It epitomizes sentimentality in its purest, sugariness form. It oozes so much sweetness, you_ll need insulin by the end of the last scene. It shamelessly tugs at your chordae tendineae (heartstrings) and will put a lump of edema in your larynx. It_s required viewing for anyone who possesses just a speck of a soul or smack of spirituality — It_s a Wonderful Life. Thanksgiving has just ended, and you have until the end of December to bear witness to 133 minutes (sans commercials) of unabashedly damn fine, yuletide filmmaking.
If you_re not familiar with this film, then you_re either recovering from a severe head injury, or you have a severe head injury and aren_t recovering.„It_s a Wonderful Life is the story of a young man_s frustration with the lack of grandeur in his life. In this 1946 Frank Capra classic, James Stewart portrays a young man who views himself as being trapped in a small hometown existence, never being on the receiving end of opportunity and never going anywhere or doing anything meaningful.
George Bailey feels trapped, immobile and made to feel secondary to the whims of others (sounds like the actions of dispatch to me).„George is a nice guy — a likable dude — and an honest, down-to-earth kind of fella who wants only one thing and one thing only — to get a Red Ryder, carbine-action, 200-shot range model air rifle. No, wait, wrong movie.
George spends his life serving his community for little pay, and for the most part, receives no recognition for his efforts to help those less fortunate.„Despite working every day of the week, and often into the wee hours of the night, the call to help others never seems to lessen. Throughout the film, George saves a few lives: He saves his brother from the icy water of a river and prevents an accidental drug poisoning from being given to a patient by pharmacist Mr. Clark Griswald Ú no, wait, wrong character and wrong movie.
George even risks his life to save an angel in the form of an ordinary old man from drowning when he himself was contemplating suicide. The movie stresses that George is never in full control of the accidents and circumstances that surround him daily. Through it all, George never sacrifices other people_s problems for his own personal ambitions, although his high school friends have moved on to make lots of money in plastics and managed health care. What a guy, huh?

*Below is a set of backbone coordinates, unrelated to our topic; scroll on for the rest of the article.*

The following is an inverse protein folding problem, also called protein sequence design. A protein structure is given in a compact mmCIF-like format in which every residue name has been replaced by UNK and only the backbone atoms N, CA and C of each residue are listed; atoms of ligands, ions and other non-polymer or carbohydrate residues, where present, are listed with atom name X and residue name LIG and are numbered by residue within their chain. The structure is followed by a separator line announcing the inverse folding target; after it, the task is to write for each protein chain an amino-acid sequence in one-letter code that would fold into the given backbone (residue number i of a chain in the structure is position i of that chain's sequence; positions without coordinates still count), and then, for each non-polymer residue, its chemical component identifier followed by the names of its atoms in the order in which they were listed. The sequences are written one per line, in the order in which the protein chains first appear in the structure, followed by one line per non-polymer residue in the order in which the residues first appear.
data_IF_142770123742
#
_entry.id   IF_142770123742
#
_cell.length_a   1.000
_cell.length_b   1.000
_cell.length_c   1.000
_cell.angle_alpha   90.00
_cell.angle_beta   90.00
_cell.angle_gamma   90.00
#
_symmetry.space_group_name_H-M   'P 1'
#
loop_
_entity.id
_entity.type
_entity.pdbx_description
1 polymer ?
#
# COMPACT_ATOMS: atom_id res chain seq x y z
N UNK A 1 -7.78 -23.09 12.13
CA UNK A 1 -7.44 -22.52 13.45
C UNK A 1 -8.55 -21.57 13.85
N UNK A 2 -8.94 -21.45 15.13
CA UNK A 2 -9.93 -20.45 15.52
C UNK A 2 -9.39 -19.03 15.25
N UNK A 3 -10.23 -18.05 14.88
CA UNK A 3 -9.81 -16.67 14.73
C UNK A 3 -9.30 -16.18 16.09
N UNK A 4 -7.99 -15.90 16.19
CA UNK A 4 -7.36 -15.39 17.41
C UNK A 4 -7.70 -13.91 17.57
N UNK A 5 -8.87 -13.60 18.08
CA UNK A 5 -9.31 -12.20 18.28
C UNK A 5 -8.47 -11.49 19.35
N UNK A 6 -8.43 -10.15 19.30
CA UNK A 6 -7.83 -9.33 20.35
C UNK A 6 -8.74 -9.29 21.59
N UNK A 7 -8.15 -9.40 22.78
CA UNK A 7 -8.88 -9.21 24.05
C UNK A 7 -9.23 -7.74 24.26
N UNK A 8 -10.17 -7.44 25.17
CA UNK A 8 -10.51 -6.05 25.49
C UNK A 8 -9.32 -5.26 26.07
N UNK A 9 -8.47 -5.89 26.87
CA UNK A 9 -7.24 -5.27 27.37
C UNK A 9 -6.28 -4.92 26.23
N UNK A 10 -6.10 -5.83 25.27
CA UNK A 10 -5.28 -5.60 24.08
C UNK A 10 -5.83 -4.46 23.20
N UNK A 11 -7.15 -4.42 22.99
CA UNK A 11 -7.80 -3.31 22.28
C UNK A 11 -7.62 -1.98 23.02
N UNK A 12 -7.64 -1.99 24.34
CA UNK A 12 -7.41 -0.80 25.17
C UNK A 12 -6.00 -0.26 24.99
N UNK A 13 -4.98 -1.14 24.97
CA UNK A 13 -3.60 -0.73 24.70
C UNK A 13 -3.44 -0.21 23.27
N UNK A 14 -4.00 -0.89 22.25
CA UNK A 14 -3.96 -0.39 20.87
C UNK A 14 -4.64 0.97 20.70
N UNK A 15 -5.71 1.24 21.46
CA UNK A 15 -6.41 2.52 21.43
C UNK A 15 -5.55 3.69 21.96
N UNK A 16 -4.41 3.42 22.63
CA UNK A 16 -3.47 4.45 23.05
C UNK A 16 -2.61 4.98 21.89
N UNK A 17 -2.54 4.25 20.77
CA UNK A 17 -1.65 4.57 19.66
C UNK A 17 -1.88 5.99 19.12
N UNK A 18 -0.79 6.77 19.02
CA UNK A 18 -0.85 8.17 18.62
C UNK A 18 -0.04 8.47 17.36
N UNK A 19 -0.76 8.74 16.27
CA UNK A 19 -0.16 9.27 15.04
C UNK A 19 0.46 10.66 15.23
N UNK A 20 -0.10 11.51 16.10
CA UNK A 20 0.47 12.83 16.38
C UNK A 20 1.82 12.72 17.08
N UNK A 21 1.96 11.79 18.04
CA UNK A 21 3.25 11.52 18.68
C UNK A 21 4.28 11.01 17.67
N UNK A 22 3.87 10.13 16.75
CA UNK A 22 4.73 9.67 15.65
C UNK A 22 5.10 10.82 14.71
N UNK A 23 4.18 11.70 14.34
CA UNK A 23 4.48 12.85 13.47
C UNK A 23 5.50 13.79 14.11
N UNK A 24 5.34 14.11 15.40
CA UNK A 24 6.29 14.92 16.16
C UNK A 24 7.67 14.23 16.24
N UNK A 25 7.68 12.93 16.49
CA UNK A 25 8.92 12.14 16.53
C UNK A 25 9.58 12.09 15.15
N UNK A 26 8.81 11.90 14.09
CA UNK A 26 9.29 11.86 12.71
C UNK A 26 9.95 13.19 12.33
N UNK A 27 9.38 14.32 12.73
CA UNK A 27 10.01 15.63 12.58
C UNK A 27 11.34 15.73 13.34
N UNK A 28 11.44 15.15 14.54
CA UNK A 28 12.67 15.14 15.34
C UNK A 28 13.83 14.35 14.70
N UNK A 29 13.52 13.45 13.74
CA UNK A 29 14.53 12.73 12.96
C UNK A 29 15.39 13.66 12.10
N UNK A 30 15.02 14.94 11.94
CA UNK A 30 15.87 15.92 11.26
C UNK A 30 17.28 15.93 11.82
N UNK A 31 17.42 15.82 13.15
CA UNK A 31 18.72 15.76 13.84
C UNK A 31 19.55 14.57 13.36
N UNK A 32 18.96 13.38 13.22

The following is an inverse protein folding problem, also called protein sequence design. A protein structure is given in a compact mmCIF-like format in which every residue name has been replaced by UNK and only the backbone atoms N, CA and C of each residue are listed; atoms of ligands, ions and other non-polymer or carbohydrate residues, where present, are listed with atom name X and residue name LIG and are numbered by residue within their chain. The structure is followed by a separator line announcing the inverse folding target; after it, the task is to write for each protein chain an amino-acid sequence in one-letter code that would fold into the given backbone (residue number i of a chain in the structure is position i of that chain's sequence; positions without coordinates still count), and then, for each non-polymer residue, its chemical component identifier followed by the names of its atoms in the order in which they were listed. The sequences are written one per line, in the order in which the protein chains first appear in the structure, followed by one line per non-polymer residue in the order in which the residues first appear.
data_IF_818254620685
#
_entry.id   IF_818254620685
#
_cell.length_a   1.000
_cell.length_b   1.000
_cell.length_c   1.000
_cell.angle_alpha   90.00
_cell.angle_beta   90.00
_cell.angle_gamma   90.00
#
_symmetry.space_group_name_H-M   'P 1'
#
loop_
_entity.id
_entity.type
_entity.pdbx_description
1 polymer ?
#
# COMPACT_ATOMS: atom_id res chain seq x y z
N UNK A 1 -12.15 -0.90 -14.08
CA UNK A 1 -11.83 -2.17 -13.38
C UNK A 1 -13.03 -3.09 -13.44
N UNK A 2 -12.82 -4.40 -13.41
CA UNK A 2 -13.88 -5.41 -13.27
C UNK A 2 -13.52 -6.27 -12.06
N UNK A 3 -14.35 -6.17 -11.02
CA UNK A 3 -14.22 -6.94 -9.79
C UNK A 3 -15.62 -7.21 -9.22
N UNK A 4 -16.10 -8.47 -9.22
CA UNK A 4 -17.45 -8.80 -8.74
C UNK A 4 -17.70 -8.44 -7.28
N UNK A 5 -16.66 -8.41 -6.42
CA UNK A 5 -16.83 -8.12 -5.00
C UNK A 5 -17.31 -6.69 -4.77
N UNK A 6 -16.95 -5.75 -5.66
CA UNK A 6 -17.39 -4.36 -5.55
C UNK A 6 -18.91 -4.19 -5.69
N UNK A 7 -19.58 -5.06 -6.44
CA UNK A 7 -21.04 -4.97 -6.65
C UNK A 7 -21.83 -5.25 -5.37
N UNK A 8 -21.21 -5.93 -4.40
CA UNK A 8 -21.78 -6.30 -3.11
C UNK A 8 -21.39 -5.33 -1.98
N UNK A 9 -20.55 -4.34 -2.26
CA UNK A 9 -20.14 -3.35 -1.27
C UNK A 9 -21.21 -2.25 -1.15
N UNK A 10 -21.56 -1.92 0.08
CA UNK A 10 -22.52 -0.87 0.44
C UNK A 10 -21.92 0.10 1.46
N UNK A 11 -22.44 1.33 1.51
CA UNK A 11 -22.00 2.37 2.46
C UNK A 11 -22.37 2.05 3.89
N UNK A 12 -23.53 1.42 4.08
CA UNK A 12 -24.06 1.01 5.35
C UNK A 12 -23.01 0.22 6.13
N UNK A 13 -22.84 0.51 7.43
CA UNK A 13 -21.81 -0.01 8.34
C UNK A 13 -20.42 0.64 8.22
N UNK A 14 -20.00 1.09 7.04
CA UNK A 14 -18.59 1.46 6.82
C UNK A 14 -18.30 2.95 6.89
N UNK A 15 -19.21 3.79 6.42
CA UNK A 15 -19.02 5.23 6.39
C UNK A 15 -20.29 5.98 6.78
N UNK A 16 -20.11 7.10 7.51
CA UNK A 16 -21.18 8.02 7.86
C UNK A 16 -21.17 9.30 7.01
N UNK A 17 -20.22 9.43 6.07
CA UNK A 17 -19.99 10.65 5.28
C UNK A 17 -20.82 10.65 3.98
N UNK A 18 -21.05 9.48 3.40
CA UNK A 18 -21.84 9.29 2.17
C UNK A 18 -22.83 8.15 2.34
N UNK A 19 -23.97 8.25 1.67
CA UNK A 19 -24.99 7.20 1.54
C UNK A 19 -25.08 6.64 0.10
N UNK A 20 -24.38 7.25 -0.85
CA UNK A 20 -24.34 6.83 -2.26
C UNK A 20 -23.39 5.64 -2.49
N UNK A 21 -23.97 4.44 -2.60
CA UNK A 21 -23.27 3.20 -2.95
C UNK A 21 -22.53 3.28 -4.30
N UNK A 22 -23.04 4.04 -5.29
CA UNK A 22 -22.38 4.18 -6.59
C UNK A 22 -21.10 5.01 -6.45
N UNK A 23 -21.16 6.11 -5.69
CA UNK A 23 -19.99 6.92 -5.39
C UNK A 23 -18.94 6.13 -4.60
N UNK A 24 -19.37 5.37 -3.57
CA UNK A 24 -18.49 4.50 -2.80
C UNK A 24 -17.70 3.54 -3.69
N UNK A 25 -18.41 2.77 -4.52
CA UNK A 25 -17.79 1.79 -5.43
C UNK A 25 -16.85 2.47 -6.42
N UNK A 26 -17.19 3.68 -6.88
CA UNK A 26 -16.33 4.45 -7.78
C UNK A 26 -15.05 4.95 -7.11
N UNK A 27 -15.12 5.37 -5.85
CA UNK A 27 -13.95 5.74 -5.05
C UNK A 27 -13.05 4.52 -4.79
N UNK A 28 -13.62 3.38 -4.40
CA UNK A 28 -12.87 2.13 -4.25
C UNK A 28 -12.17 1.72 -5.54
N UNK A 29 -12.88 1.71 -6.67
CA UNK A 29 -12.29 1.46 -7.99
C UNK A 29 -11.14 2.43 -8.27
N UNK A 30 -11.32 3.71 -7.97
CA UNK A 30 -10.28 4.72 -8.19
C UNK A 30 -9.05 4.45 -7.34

Are you getting the analogical connection yet, or do I have to hit you over the head with a halo? (Some of you may be thinking, why do the cop Bert and the taxi driver Ernie from the movie share the same names as„two Sesame Street characters, but that_s too creepy a parallel to contemplate, so focus on my analogy.)
George typifies those who serve as prehospital care providers. Maybe not as thin, but the correlation is the same. George even has moderate hearing loss. Not a siren-induced hearing loss mind you, but a hearing loss all the same.
More importantly, George embellishes the same values and personality traits as most of us. Unfortunately, not all of them are healthy attributes. Carrying the responsibility of caring for others can be crippling — especially if you keep those profound burdens hidden from the folks in your life.
But George was lucky. He not only had the opportunity to see how things might have turned out if he had never been born, but he was also able to have all the people he positively affected suddenly appear at his doorstep and rally around him in his hour of need (despite the fact that he didn_t have enough eggnog to go around). Unfortunately, most of the people we_ve greatly impacted will never gather around us. They_ll forever remain anonymous.
Similar to the movie, our profession embodies the simple truth that giving is better than taking, and everyone from the richest to the poorest is equally important.
Our guardian angels, like George_s, don_t have wings, but that_s where the similarity stops. Our guardian angels aren_t invisible, although they may appear to be at times. Family and fellow„EMS providers are prepared to gather around EMTs and paramedics when chaos overwhelms them, but only if these silent heroes have the courage to admit they can_t go at it alone. Being a hero encompasses the triumph of the common man and acknowledges a plain and simple fact: We_re all in this together.
So, go ahead and watch It_s a Wonderful Life, for the 50th time. And may you always go into a little emotional overload when the greatest line in the movie is spoken: ˙You_re a mean one, Mr. Grinch.Ó No, wait — wrong movie. I guess you_ll just have to see it for yourself.Until next time, be safe.